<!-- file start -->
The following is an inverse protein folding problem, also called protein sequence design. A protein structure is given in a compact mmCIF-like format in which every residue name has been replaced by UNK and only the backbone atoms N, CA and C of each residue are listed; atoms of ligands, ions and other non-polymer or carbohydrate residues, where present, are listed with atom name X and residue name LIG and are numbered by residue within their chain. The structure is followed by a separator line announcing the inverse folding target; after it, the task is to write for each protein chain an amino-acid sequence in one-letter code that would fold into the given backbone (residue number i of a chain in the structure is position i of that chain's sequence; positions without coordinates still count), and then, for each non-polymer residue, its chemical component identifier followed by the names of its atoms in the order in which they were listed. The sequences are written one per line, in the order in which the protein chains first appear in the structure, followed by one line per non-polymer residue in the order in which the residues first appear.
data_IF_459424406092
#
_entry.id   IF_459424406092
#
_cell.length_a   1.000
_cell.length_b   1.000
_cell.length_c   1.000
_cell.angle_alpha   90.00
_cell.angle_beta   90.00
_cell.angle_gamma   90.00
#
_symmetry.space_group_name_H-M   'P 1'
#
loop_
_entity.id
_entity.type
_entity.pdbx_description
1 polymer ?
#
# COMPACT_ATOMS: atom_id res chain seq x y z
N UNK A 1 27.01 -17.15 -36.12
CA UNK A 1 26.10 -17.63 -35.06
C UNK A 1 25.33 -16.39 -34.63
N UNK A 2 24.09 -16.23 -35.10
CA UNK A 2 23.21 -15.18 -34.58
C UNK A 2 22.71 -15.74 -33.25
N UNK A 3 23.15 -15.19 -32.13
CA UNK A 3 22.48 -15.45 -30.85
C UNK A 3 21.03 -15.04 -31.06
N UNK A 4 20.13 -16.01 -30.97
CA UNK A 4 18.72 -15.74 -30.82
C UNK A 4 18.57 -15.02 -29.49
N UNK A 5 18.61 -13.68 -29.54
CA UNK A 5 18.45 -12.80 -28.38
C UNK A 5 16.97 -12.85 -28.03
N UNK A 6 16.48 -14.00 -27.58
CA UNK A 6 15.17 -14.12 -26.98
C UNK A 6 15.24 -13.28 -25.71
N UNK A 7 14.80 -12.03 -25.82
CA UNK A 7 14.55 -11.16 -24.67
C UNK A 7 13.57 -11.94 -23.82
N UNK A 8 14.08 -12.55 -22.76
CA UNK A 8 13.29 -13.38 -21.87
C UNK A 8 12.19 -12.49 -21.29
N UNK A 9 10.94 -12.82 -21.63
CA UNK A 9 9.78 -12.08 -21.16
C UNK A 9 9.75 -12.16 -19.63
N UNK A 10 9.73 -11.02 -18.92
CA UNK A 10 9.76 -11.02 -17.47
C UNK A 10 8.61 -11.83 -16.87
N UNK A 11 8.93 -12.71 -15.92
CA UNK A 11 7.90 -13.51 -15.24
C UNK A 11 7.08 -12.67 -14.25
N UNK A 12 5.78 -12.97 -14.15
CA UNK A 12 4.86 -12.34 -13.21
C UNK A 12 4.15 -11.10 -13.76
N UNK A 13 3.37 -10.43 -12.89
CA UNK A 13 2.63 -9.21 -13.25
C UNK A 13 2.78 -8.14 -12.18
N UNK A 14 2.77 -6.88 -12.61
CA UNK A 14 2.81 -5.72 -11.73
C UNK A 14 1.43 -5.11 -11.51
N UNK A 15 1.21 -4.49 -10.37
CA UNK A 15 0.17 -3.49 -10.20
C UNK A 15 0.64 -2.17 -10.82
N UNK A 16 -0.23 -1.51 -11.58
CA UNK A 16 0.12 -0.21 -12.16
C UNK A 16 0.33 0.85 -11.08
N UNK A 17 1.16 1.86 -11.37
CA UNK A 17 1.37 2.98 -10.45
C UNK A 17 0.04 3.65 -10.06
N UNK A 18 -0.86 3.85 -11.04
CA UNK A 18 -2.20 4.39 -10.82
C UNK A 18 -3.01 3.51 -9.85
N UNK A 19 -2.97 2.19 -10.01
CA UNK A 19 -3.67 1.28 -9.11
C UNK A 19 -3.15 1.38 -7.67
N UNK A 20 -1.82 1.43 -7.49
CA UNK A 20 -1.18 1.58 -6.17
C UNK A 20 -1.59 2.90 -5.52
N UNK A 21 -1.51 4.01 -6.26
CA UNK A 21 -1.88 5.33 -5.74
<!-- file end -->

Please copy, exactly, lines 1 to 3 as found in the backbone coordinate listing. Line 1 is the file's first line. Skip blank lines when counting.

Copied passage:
The following is an inverse protein folding problem, also called protein sequence design. A protein structure is given in a compact mmCIF-like format in which every residue name has been replaced by UNK and only the backbone atoms N, CA and C of each residue are listed; atoms of ligands, ions and other non-polymer or carbohydrate residues, where present, are listed with atom name X and residue name LIG and are numbered by residue within their chain. The structure is followed by a separator line announcing the inverse folding target; after it, the task is to write for each protein chain an amino-acid sequence in one-letter code that would fold into the given backbone (residue number i of a chain in the structure is position i of that chain's sequence; positions without coordinates still count), and then, for each non-polymer residue, its chemical component identifier followed by the names of its atoms in the order in which they were listed. The sequences are written one per line, in the order in which the protein chains first appear in the structure, followed by one line per non-polymer residue in the order in which the residues first appear.
data_IF_459424406092
#